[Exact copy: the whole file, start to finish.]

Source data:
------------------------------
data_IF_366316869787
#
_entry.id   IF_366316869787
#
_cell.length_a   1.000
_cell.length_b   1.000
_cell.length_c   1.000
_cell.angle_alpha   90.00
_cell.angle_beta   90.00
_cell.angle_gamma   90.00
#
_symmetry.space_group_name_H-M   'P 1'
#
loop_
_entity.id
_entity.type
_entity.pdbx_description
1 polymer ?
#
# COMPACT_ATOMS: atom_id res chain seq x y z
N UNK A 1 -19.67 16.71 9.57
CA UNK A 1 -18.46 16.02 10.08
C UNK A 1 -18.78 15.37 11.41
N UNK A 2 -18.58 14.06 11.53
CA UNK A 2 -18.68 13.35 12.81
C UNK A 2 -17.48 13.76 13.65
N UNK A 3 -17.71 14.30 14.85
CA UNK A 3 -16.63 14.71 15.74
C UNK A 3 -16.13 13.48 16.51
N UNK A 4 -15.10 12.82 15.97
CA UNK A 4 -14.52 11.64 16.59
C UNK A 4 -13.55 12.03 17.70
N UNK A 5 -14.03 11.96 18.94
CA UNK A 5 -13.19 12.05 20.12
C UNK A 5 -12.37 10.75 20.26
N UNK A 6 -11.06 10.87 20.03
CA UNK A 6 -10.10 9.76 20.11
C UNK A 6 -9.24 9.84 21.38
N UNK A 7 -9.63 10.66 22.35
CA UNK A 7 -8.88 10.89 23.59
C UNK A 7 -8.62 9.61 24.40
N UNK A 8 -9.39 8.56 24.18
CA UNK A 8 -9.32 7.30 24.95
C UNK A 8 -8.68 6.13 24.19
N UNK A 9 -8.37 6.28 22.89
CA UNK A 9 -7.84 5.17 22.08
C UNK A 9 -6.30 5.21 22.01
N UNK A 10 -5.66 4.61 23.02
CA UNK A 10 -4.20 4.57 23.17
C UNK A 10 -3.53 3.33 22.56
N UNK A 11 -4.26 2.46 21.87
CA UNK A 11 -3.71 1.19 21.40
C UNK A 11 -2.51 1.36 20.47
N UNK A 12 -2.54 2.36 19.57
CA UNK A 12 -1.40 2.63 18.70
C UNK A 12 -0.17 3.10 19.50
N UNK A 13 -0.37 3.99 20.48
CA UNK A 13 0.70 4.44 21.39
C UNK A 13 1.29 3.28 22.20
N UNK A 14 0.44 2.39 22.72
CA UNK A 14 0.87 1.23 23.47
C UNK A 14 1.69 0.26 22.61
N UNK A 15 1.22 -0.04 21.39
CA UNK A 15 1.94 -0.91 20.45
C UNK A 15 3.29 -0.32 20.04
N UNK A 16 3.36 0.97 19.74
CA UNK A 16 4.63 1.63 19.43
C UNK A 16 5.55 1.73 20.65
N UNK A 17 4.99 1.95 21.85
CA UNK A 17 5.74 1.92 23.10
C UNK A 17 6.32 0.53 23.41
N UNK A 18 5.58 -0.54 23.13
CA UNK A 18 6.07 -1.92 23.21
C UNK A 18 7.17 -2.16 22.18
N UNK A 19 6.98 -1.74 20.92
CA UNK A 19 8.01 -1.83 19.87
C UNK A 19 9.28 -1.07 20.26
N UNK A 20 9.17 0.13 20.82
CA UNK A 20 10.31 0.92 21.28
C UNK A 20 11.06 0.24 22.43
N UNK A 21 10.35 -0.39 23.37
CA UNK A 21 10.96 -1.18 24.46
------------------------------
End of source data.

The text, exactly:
data_IF_366316869787
#
_entry.id   IF_366316869787
#
_cell.length_a   1.000
_cell.length_b   1.000
_cell.length_c   1.000
_cell.angle_alpha   90.00
_cell.angle_beta   90.00
_cell.angle_gamma   90.00
#
_symmetry.space_group_name_H-M   'P 1'
#
loop_
_entity.id
_entity.type
_entity.pdbx_description
1 polymer ?
#
# COMPACT_ATOMS: atom_id res chain seq x y z
N UNK A 1 -19.67 16.71 9.57
CA UNK A 1 -18.46 16.02 10.08
C UNK A 1 -18.78 15.37 11.41
N UNK A 2 -18.58 14.06 11.53
CA UNK A 2 -18.68 13.35 12.81
C UNK A 2 -17.48 13.76 13.65
N UNK A 3 -17.71 14.30 14.85
CA UNK A 3 -16.63 14.71 15.74
C UNK A 3 -16.13 13.48 16.51
N UNK A 4 -15.10 12.82 15.97
CA UNK A 4 -14.52 11.64 16.59
C UNK A 4 -13.55 12.03 17.70
N UNK A 5 -14.03 11.96 18.94
CA UNK A 5 -13.19 12.05 20.12
C UNK A 5 -12.37 10.75 20.26
N UNK A 6 -11.06 10.87 20.03
CA UNK A 6 -10.10 9.76 20.11
C UNK A 6 -9.24 9.84 21.38
N UNK A 7 -9.63 10.66 22.35
CA UNK A 7 -8.88 10.89 23.59
C UNK A 7 -8.62 9.61 24.40
N UNK A 8 -9.39 8.56 24.18
CA UNK A 8 -9.32 7.30 24.95
C UNK A 8 -8.68 6.13 24.19
N UNK A 9 -8.37 6.28 22.89
CA UNK A 9 -7.84 5.17 22.08
C UNK A 9 -6.30 5.21 22.01
N UNK A 10 -5.66 4.61 23.02
CA UNK A 10 -4.20 4.57 23.17
C UNK A 10 -3.53 3.33 22.56
N UNK A 11 -4.26 2.46 21.87
CA UNK A 11 -3.71 1.19 21.40
C UNK A 11 -2.51 1.36 20.47
N UNK A 12 -2.54 2.36 19.57
CA UNK A 12 -1.40 2.63 18.70
C UNK A 12 -0.17 3.10 19.50
N UNK A 13 -0.37 3.99 20.48
CA UNK A 13 0.70 4.44 21.39
C UNK A 13 1.29 3.28 22.20
N UNK A 14 0.44 2.39 22.72
CA UNK A 14 0.87 1.23 23.47
C UNK A 14 1.69 0.26 22.61
N UNK A 15 1.22 -0.04 21.39
CA UNK A 15 1.94 -0.91 20.45
C UNK A 15 3.29 -0.32 20.04
N UNK A 16 3.36 0.97 19.74
CA UNK A 16 4.63 1.63 19.43
C UNK A 16 5.55 1.73 20.65
N UNK A 17 4.99 1.95 21.85
CA UNK A 17 5.74 1.92 23.10
C UNK A 17 6.32 0.53 23.41
N UNK A 18 5.58 -0.54 23.13
CA UNK A 18 6.07 -1.92 23.21
C UNK A 18 7.17 -2.16 22.18
N UNK A 19 6.98 -1.74 20.92
CA UNK A 19 8.01 -1.83 19.87
C UNK A 19 9.28 -1.07 20.26
N UNK A 20 9.17 0.13 20.82
CA UNK A 20 10.31 0.92 21.28
C UNK A 20 11.06 0.24 22.43
N UNK A 21 10.35 -0.39 23.37
CA UNK A 21 10.96 -1.18 24.46